A few minutes after 10 a.m. Tuesday, C. Allen Parker, interim CEO of Wells Fargo, stepped up to a podium in a hotel conference room and began to tell the company's shareholders what the bank is doing to rebuild customers' trust after years of scandals.
Parker soon lost control of his own meeting.
Protesters briefly took over the bank's shareholders meeting, which was held Tuesday at the Grand Hyatt DFW hotel inside Dallas/Fort Worth International Airport, calling the bank a pack of frauds and criminals. One protester shouted that Wells Fargo, and Parker himself, couldn't be trusted.
One by one, protesters stood up and heckled Parker as he pleaded with them to sit down and save their comments for a question-and-answer session later in the meeting's agenda.
"One of the great things about shareholder democracy ..." Parker began several times before being cut off by yet another protester.
The demonstration was organized by the nonprofit housing advocacy group Neighborhood Assistance Corporation of America. The nonprofit has called on people to divest from Wells Fargo, calling it "the largest and most corrupt financial institution."
Wells Fargo has been under fire since 2016, when it was revealed that its employees opened fraudulent accounts in customers' names without their knowledge. Later that year, the company was fined $190 million to settle the case. Then last year, the company paid $1 billion to settle a case in which it was accused of charging hundreds of thousands of customers for auto insurance they didn't need and hadn't ordered. Last month, the bank's CEO, Tim Sloan, stepped down, becoming the second chief executive to resign since the scandal broke.
The bank's 2017 and 2018 shareholders meetings were also punctuated by angry outbursts from members of the housing advocacy nonprofit and others.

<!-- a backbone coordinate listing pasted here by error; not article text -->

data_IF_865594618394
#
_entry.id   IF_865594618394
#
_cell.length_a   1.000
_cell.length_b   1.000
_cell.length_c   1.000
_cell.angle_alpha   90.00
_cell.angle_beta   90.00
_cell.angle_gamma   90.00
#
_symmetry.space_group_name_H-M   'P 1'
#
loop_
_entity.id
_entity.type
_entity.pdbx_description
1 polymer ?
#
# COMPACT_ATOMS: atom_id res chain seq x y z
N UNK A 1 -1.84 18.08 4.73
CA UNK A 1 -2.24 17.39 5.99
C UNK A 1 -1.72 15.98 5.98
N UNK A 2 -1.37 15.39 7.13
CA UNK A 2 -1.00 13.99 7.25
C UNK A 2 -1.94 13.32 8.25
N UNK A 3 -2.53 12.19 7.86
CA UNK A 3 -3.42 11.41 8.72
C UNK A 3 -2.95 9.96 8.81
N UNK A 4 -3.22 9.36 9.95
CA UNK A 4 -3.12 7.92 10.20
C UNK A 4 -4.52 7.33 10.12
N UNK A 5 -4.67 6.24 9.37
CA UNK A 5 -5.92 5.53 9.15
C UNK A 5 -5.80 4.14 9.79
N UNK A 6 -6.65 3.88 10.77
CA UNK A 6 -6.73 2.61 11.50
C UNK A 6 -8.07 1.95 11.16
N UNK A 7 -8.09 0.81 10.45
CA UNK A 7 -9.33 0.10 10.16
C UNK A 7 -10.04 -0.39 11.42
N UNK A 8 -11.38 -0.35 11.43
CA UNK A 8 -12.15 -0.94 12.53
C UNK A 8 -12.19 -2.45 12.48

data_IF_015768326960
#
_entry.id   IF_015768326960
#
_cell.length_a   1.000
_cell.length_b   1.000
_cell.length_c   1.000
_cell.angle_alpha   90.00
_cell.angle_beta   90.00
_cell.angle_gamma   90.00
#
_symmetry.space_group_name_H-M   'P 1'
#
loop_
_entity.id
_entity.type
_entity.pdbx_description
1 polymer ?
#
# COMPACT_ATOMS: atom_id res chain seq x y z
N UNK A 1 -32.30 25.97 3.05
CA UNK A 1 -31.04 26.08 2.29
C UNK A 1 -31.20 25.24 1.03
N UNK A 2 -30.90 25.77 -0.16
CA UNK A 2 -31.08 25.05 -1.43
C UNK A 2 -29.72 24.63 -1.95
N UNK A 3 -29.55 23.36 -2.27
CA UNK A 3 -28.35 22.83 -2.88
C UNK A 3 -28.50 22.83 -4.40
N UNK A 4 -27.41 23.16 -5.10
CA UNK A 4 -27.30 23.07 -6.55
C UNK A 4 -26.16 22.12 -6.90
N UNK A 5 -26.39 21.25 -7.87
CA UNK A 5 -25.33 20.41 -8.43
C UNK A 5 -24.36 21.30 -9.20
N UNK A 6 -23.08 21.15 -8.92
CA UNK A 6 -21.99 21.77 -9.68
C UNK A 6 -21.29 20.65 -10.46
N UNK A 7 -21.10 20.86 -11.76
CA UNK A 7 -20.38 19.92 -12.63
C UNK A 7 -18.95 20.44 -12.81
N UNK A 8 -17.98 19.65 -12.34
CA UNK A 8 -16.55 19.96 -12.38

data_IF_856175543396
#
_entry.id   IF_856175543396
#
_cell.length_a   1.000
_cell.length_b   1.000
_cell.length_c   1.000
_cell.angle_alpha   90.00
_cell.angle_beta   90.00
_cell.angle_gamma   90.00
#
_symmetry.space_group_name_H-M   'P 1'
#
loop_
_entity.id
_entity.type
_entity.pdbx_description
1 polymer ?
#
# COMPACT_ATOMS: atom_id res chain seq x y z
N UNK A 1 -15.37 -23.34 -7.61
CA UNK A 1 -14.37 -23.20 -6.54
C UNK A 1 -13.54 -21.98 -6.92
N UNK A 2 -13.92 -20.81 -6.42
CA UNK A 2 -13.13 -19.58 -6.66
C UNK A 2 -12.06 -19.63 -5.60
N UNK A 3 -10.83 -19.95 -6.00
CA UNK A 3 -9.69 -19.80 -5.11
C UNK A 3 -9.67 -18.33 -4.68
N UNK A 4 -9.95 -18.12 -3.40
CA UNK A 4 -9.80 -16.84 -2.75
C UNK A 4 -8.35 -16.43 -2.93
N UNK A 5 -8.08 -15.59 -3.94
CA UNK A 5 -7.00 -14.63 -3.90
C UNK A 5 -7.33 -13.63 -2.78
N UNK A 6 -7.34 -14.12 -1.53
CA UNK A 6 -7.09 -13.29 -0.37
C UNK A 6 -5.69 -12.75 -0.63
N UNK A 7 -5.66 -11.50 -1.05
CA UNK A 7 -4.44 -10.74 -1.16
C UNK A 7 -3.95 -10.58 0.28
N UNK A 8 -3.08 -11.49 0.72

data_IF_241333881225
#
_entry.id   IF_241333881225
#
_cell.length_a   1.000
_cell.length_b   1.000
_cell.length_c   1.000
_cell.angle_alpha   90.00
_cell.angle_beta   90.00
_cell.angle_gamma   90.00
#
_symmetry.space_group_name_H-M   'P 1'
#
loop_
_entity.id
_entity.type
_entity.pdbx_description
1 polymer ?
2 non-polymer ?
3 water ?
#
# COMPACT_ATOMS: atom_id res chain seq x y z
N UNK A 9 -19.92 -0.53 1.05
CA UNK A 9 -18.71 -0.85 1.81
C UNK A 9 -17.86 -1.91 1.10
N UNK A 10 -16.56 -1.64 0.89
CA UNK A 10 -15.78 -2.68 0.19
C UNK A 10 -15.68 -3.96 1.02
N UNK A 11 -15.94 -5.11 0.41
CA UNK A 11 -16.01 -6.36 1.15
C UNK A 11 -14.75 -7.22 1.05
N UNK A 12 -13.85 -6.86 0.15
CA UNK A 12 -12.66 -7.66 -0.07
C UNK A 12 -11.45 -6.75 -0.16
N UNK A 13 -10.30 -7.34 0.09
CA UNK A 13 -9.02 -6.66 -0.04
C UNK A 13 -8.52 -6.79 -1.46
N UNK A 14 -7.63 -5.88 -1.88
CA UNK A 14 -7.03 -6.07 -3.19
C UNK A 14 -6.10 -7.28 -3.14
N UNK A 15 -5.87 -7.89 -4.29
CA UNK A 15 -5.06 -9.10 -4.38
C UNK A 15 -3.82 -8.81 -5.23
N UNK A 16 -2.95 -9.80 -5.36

One of the protesters at Tuesday's meeting was Niameh Freeman, a salon owner in Euless. During the meeting, Freeman tried to tell Parker about how, between 2007 and 2015, his company opened 13 bank accounts in her name, without her knowledge. Freeman said she remained a loyal Wells Fargo customer, even after she learned about the fraudulent accounts, until the bank closed her account earlier this year.
As Freeman spoke, security guards surrounded her and began moving her out the door. As guards pushed Freeman into the hallway outside the conference room, she shouted tearfully at Parker that she'd been a loyal Wells Fargo customer for 20 years.
"Twenty years!" she could be heard shouting from the hallway as guards took her up two escalators and out of the airport terminal's front doors.
After she was thrown out of the meeting, Freeman told the Observer that she fled to the United States from her native Liberia during the Liberian civil war. She settled in Texas, opened a salon and raised her two daughters.
Freeman said the company ruined her credit when it opened those 13 fraudulent accounts in her name. The damage to her credit has caused problems for her business because it's made it more difficult for her to get a loan. Freeman said she's angry that Wells Fargo preyed on her and thousands of others like her.
"I came to this country because this is a land of freedom and a land of opportunity," she said. "I work hard. I'm self-employed. I try to do everything right. And I pay my taxes. And I'm a very hard-working person. And this is what I get from the bank that I trusted."
A few times during Tuesday's meeting, Parker seemed to try to acknowledge the protesters' grievances. When activist Bruce Marks, founder of Neighborhood Assistance Corporation of America, got up to speak, Parker said he'd be happy to speak with him and asked him to stay and discuss his concerns during the Q&A period.
"I know that you have substantive things to say," Parker said.
Erick Exum, the housing nonprofit's national director, said the group had about 50 people protesting inside the meeting and another 350 outside. The group's goal was to disrupt the meeting and force the bank and its shareholders to pay attention to the people who were harmed during the fraudulent account scandals.
"We're not going to wait our turn to speak, because the banks don't wait," he said. "They just go out there and grab, grab, grab."
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